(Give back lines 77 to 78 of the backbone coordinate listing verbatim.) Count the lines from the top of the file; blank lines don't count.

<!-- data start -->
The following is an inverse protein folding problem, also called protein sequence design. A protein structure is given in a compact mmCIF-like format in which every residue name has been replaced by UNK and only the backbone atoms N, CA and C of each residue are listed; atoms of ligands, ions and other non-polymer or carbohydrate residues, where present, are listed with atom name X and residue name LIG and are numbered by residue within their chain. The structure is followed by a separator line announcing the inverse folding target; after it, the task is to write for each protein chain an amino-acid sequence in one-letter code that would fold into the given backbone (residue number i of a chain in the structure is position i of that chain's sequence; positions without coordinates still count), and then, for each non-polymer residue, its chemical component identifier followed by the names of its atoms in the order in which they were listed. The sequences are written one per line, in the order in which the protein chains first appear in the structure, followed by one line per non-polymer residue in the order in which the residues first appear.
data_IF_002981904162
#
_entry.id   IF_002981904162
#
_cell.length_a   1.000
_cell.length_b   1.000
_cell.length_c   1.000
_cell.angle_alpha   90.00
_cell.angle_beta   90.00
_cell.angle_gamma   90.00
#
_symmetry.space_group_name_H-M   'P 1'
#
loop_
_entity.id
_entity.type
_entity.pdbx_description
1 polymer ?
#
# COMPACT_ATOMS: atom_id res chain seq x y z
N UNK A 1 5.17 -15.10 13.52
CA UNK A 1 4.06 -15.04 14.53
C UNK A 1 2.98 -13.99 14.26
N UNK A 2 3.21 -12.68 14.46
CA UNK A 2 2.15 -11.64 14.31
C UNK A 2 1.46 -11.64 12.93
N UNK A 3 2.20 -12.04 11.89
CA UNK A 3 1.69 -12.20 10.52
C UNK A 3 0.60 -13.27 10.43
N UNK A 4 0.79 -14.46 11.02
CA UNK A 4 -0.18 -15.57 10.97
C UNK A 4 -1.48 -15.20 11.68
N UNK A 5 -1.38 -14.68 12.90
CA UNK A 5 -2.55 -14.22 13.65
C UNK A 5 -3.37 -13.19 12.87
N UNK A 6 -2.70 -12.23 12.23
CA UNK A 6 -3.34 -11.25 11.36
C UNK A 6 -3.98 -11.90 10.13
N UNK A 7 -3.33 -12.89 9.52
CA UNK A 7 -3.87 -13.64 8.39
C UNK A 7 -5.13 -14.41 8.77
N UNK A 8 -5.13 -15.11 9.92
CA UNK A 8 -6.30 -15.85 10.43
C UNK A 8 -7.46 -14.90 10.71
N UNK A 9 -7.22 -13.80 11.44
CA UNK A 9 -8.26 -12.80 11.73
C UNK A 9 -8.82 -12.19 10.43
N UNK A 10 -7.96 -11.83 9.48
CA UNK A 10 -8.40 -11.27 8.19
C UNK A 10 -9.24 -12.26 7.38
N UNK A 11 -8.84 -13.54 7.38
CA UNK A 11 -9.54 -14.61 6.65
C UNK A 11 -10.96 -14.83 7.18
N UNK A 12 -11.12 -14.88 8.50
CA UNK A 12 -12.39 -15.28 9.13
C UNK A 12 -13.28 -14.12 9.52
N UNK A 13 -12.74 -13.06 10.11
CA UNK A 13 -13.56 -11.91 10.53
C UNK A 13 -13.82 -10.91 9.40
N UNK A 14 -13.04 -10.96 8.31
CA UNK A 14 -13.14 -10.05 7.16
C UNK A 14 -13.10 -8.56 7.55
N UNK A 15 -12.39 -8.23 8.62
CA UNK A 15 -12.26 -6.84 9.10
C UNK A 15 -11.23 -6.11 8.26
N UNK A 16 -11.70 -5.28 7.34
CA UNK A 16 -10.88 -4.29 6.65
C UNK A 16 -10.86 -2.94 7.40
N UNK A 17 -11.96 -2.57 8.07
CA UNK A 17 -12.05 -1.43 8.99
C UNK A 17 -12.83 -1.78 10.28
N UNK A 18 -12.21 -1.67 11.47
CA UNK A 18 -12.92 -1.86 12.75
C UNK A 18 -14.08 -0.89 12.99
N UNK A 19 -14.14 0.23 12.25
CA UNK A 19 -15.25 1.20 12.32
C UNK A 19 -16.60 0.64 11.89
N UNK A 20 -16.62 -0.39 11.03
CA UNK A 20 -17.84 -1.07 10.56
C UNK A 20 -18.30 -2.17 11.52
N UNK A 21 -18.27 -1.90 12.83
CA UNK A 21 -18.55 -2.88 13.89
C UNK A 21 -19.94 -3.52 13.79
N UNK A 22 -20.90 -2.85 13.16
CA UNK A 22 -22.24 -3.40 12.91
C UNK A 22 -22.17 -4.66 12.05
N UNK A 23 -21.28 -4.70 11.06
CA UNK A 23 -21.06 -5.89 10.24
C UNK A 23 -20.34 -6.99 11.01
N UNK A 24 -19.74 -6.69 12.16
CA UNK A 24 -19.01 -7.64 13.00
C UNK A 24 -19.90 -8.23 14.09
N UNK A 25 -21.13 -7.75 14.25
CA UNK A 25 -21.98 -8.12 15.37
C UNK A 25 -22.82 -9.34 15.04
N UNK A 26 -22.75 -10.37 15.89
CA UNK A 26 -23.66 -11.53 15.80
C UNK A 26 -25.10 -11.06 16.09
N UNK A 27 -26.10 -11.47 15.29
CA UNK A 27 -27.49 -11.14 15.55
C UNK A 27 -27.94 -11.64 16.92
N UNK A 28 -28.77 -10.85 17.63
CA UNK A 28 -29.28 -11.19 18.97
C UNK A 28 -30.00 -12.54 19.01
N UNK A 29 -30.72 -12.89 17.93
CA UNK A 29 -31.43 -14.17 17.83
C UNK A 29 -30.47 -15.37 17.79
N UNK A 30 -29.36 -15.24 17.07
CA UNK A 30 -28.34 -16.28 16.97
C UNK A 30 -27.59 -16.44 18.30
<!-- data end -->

CA UNK A 19 -15.25 1.20 12.32
C UNK A 19 -16.60 0.64 11.89